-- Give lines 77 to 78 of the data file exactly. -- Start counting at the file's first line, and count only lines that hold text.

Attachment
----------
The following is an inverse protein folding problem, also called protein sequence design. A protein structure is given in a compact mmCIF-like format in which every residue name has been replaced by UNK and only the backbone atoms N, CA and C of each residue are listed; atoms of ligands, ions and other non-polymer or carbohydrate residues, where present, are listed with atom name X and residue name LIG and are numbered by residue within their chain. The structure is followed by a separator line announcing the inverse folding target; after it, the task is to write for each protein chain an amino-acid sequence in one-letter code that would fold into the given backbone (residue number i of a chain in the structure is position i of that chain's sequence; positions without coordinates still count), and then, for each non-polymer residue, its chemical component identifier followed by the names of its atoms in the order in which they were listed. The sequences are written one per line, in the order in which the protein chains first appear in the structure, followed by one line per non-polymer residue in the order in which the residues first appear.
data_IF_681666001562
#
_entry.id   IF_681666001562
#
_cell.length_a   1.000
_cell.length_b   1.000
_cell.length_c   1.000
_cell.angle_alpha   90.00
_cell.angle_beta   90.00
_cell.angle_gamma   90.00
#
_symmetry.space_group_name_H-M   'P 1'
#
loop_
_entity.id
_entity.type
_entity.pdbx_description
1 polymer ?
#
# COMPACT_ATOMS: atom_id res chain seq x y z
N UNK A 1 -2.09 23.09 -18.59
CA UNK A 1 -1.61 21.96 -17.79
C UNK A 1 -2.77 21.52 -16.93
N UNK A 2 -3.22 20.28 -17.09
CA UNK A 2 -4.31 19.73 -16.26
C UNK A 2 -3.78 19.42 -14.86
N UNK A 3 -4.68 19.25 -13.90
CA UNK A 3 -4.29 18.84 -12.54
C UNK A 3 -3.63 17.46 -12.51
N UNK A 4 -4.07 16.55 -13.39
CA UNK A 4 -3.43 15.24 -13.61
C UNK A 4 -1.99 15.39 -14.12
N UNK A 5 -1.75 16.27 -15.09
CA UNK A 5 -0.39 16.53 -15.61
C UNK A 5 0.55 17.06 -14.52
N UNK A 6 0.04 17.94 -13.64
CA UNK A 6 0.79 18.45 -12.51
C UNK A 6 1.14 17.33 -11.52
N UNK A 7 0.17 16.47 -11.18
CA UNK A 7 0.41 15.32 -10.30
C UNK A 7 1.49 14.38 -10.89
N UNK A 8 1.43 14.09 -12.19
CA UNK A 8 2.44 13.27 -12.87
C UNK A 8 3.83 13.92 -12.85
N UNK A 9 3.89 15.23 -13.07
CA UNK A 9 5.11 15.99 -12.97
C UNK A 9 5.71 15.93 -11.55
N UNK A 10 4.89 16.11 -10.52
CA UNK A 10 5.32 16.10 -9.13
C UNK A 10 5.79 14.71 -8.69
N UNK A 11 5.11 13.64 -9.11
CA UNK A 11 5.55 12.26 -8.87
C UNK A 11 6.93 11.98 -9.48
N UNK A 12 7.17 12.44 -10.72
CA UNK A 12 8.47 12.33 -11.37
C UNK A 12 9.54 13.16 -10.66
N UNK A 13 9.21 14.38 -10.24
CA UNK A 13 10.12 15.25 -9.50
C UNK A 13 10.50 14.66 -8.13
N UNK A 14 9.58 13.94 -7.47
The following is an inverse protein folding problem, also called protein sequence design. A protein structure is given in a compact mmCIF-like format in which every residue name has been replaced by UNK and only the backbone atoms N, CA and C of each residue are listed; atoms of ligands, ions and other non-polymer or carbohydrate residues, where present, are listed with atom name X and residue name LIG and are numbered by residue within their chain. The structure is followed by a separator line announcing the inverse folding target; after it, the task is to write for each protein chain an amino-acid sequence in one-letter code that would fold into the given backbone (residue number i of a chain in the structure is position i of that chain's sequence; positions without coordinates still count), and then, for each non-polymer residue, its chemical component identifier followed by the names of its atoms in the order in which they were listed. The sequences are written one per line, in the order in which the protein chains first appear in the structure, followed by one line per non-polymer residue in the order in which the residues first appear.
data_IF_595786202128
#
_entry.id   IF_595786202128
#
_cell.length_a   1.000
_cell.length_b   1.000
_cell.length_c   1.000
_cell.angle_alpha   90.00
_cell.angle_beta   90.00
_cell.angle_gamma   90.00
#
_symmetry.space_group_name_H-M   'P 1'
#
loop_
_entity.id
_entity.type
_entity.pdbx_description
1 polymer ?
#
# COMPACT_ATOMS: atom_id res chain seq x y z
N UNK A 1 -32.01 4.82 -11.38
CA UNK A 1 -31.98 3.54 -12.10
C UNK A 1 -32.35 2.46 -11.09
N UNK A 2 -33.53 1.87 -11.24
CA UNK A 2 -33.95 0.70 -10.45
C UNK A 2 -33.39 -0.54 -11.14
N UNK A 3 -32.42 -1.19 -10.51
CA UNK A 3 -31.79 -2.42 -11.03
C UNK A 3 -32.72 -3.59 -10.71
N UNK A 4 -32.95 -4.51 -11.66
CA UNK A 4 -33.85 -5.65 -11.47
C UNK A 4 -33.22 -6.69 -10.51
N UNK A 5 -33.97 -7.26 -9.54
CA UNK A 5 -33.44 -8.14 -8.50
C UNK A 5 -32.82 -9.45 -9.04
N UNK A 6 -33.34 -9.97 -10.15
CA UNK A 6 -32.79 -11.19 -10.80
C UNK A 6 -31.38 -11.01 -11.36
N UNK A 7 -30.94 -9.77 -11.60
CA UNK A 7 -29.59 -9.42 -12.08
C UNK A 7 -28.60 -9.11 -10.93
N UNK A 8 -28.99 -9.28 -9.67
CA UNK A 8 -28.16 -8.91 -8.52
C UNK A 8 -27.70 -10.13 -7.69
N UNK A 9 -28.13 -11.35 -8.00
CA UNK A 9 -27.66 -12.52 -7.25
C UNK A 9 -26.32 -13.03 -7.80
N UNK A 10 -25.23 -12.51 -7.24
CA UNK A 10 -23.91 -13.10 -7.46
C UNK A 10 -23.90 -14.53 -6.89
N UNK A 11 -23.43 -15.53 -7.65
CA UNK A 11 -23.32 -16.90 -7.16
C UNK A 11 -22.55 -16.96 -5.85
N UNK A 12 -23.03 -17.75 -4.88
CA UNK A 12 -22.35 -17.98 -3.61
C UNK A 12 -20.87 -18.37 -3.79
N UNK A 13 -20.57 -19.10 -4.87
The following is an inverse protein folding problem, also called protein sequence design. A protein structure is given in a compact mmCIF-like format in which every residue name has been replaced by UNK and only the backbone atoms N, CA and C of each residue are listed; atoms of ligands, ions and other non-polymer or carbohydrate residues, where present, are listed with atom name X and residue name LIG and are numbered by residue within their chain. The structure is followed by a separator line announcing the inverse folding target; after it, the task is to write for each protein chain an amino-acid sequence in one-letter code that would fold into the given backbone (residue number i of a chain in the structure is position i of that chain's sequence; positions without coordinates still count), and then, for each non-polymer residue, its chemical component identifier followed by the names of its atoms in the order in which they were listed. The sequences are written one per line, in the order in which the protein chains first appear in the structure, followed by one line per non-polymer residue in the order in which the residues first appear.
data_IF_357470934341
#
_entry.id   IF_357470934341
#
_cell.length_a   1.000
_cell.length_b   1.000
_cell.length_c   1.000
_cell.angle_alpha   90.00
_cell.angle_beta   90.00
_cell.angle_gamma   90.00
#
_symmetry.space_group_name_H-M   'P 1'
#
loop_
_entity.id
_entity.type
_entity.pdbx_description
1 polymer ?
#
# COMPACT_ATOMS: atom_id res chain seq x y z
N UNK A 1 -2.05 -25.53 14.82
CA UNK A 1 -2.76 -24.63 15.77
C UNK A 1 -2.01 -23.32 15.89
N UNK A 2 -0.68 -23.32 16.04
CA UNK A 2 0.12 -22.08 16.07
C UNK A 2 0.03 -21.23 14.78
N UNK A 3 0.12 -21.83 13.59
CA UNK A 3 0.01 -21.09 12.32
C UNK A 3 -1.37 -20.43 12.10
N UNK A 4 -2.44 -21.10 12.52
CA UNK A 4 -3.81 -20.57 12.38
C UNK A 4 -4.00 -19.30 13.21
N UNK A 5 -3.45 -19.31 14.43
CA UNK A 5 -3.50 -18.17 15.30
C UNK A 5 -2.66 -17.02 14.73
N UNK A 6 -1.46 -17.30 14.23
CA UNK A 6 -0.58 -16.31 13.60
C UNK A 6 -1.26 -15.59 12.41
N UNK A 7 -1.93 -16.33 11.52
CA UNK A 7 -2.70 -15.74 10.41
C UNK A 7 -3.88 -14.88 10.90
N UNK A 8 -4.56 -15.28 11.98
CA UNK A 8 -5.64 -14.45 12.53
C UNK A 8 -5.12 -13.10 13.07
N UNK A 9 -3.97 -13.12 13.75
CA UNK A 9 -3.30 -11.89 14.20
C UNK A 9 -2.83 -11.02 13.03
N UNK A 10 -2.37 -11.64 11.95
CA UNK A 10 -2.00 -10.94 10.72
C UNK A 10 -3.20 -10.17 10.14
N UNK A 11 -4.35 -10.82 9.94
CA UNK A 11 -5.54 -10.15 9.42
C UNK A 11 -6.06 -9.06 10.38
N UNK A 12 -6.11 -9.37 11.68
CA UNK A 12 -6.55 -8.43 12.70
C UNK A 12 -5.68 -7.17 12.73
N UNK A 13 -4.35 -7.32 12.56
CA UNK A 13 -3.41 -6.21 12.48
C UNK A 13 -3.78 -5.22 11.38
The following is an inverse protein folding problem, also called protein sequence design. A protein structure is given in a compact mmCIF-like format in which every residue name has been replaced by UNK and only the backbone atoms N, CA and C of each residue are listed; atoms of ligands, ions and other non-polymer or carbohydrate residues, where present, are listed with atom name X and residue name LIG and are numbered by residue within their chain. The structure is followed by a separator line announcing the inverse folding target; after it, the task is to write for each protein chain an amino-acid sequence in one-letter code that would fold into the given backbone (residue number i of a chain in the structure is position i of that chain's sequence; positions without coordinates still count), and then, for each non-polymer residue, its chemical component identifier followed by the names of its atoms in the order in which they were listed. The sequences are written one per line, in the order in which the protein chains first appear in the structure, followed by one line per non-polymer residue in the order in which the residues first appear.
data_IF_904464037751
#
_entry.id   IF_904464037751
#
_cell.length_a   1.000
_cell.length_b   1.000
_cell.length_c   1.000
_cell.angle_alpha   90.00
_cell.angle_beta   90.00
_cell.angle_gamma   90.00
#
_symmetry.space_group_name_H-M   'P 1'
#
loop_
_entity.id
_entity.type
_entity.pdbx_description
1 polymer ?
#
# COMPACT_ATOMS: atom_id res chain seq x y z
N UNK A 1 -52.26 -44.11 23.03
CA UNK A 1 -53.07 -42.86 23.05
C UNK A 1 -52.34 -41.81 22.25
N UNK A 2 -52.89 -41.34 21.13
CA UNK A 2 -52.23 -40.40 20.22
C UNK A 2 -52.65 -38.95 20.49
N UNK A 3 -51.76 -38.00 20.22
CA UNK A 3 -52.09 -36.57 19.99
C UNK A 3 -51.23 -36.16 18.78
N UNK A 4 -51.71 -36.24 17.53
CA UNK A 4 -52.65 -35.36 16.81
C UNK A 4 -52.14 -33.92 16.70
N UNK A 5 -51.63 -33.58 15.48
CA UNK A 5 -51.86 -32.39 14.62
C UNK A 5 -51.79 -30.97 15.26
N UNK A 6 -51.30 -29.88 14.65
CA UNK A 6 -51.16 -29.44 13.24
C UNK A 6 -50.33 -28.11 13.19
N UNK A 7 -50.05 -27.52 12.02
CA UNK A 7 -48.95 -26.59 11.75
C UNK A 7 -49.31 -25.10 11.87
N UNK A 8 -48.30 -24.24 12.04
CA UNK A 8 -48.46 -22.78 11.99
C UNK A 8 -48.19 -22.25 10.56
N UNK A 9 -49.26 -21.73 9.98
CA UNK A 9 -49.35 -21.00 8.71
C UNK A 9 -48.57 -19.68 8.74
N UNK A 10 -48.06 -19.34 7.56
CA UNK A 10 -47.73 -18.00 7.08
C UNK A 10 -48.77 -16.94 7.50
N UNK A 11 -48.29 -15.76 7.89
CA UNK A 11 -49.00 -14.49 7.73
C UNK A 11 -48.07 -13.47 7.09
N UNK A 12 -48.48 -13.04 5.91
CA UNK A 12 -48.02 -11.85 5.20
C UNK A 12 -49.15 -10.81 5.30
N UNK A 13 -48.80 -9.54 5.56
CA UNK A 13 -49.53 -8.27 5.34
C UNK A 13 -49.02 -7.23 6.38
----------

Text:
_entity.id
_entity.type